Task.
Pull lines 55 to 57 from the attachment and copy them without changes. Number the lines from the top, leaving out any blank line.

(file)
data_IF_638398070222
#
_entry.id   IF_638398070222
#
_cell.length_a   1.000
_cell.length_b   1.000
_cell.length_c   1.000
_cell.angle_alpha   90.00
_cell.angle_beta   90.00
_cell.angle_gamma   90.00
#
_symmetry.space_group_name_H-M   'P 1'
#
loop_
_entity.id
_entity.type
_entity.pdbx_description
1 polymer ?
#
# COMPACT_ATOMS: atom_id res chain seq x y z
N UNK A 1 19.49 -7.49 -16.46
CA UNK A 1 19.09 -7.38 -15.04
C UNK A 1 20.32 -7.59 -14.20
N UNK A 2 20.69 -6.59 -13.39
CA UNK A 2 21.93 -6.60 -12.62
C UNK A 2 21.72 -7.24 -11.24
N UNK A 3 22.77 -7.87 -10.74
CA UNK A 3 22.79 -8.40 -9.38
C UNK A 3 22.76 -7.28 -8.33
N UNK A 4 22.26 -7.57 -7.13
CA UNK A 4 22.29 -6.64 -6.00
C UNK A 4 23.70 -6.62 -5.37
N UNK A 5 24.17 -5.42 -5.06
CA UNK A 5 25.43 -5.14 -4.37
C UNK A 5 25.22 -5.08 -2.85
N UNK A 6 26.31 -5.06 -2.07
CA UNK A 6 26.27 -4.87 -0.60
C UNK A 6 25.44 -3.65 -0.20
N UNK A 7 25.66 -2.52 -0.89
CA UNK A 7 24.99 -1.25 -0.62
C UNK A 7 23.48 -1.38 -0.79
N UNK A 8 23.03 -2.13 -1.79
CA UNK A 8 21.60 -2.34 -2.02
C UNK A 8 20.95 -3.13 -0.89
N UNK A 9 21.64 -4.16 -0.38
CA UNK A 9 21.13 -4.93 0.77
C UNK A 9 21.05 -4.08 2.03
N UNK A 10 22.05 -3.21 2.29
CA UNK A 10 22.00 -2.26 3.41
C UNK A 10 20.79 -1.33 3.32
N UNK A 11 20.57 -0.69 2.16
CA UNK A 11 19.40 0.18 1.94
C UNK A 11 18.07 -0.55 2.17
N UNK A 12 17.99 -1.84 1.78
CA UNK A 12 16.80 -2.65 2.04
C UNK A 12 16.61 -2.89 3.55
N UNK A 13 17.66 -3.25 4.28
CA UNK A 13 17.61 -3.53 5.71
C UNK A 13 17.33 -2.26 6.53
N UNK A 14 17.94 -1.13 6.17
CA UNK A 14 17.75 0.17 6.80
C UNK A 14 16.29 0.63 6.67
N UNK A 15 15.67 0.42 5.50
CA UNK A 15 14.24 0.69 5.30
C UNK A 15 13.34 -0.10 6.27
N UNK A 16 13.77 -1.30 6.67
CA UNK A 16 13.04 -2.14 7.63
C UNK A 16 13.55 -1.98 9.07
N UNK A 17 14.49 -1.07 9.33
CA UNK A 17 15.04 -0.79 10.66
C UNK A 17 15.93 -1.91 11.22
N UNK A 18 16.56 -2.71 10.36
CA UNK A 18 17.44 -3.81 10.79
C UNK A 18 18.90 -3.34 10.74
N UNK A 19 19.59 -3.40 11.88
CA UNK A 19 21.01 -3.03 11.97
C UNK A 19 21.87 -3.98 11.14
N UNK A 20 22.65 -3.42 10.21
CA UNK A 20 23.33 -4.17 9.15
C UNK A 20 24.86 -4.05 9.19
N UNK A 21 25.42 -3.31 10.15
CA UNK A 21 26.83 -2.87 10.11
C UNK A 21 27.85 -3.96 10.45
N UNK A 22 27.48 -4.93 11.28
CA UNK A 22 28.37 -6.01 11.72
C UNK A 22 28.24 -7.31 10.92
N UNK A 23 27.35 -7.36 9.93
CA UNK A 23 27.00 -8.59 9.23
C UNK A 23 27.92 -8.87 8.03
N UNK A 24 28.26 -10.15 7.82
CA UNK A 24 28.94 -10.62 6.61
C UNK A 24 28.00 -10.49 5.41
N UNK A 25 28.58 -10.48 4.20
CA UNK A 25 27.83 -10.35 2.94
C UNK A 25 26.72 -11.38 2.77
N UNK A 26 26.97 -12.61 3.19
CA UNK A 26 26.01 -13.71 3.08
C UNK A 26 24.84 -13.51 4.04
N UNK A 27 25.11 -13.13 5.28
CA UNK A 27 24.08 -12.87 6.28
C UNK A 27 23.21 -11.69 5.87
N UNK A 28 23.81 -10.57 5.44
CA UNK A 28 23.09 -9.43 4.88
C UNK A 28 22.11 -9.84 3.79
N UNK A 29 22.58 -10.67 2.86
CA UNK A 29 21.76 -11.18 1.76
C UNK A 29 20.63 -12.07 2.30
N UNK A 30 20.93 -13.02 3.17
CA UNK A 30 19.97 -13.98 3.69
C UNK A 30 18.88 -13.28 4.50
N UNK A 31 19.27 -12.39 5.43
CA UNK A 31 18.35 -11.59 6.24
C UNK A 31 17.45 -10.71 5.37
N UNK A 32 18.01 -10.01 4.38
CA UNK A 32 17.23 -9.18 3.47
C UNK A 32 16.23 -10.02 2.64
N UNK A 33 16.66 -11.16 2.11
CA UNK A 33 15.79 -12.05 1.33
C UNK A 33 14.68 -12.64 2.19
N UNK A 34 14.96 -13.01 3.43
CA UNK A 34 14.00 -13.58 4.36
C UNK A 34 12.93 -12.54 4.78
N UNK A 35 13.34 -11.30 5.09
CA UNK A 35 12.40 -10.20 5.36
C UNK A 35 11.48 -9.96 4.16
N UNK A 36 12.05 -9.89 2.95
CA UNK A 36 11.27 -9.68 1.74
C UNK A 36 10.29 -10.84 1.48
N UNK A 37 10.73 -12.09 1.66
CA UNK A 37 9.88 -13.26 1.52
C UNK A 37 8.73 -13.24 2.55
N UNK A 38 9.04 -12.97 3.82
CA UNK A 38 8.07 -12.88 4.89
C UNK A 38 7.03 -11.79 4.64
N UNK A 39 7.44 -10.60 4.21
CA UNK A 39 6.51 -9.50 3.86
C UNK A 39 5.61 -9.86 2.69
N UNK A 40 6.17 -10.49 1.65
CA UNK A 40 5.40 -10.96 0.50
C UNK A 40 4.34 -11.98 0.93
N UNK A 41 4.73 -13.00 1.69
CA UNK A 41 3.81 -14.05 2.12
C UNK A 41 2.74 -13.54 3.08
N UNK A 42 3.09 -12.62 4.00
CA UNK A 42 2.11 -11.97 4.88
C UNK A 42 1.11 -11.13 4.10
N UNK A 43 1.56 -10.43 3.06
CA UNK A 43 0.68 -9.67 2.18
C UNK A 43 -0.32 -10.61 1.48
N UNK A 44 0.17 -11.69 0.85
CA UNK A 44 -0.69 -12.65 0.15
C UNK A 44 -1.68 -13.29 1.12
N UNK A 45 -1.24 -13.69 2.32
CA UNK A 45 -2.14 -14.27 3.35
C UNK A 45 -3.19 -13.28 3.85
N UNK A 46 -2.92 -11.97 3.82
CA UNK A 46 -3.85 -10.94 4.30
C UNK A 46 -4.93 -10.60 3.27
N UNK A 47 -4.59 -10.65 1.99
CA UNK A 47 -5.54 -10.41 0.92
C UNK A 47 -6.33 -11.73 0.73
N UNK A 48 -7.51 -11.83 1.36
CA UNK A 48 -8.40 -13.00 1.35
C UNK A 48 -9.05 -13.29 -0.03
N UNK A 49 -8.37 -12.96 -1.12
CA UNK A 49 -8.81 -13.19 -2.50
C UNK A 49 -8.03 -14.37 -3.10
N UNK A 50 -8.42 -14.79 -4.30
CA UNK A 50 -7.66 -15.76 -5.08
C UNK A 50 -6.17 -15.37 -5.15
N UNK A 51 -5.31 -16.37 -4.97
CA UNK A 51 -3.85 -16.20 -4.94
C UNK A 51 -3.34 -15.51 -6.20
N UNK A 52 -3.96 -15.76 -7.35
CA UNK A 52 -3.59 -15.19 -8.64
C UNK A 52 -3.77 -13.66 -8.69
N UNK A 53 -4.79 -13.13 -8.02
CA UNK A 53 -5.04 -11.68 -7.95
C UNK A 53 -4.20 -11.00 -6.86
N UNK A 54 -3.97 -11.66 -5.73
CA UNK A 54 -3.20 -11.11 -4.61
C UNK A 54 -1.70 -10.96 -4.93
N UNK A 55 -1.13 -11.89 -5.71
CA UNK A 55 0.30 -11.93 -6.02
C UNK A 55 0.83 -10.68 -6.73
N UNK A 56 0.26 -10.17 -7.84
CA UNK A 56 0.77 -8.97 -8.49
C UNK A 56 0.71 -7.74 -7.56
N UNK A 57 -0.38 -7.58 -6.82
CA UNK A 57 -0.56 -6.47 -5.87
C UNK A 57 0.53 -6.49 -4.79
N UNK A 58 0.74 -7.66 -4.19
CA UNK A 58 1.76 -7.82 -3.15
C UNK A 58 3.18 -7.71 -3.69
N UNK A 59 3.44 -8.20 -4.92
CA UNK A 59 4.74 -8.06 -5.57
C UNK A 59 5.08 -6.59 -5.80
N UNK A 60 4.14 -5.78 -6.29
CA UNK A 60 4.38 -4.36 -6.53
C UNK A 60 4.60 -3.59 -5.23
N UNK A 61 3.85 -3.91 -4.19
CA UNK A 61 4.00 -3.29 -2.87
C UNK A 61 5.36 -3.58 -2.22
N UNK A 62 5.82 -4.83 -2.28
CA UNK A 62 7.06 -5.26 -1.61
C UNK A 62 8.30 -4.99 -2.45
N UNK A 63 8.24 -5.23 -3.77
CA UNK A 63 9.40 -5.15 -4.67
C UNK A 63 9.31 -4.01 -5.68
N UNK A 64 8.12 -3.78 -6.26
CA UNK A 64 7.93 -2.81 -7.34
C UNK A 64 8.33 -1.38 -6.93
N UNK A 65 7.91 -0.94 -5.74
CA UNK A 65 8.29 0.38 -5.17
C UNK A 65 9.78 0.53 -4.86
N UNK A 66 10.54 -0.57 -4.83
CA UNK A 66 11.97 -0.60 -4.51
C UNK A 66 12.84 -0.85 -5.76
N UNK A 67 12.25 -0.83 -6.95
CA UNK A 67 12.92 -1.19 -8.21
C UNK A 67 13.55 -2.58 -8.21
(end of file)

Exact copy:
CA UNK A 12 16.80 -2.65 2.04
C UNK A 12 16.61 -2.89 3.55
N UNK A 13 17.66 -3.25 4.28